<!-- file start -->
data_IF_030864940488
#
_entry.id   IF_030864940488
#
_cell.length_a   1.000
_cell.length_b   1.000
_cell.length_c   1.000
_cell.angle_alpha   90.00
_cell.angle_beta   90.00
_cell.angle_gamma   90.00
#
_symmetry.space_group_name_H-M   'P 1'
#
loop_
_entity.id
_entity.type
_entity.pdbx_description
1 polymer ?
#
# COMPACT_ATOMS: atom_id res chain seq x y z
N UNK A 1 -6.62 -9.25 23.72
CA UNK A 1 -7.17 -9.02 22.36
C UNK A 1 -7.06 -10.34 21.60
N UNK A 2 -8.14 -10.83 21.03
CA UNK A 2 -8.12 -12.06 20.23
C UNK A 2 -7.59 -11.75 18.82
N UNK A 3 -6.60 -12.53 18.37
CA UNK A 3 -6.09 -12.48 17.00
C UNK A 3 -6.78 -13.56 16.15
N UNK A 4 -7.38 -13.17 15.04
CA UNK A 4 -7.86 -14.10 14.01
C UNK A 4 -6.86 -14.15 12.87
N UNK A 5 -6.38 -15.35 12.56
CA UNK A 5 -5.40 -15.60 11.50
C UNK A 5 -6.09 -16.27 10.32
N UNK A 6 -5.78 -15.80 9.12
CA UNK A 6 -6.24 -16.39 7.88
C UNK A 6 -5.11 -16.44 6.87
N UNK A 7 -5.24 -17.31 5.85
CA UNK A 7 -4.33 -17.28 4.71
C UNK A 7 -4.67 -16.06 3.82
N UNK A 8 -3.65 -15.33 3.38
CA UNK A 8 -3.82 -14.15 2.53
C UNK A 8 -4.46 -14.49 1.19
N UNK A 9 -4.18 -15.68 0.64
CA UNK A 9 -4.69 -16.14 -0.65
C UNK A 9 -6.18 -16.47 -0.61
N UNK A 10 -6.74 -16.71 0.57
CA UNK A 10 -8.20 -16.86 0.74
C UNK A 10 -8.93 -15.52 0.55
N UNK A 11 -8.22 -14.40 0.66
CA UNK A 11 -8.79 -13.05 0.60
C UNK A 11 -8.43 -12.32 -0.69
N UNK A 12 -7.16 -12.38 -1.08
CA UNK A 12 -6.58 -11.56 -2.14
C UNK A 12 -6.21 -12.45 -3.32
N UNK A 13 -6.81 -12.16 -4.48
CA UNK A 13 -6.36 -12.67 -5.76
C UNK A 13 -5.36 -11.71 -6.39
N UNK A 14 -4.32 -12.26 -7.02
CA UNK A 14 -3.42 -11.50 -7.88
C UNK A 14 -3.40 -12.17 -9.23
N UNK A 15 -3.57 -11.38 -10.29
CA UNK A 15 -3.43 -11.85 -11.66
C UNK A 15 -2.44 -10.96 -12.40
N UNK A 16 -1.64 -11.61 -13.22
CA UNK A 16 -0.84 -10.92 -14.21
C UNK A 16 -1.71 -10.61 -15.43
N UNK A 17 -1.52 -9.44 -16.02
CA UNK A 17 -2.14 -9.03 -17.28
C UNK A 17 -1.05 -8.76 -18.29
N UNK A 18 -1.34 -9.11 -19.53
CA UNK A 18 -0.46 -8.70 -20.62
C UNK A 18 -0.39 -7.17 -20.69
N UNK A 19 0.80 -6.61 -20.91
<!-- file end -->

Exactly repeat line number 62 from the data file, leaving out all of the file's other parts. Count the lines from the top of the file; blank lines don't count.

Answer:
C UNK A 14 -3.40 -12.17 -9.23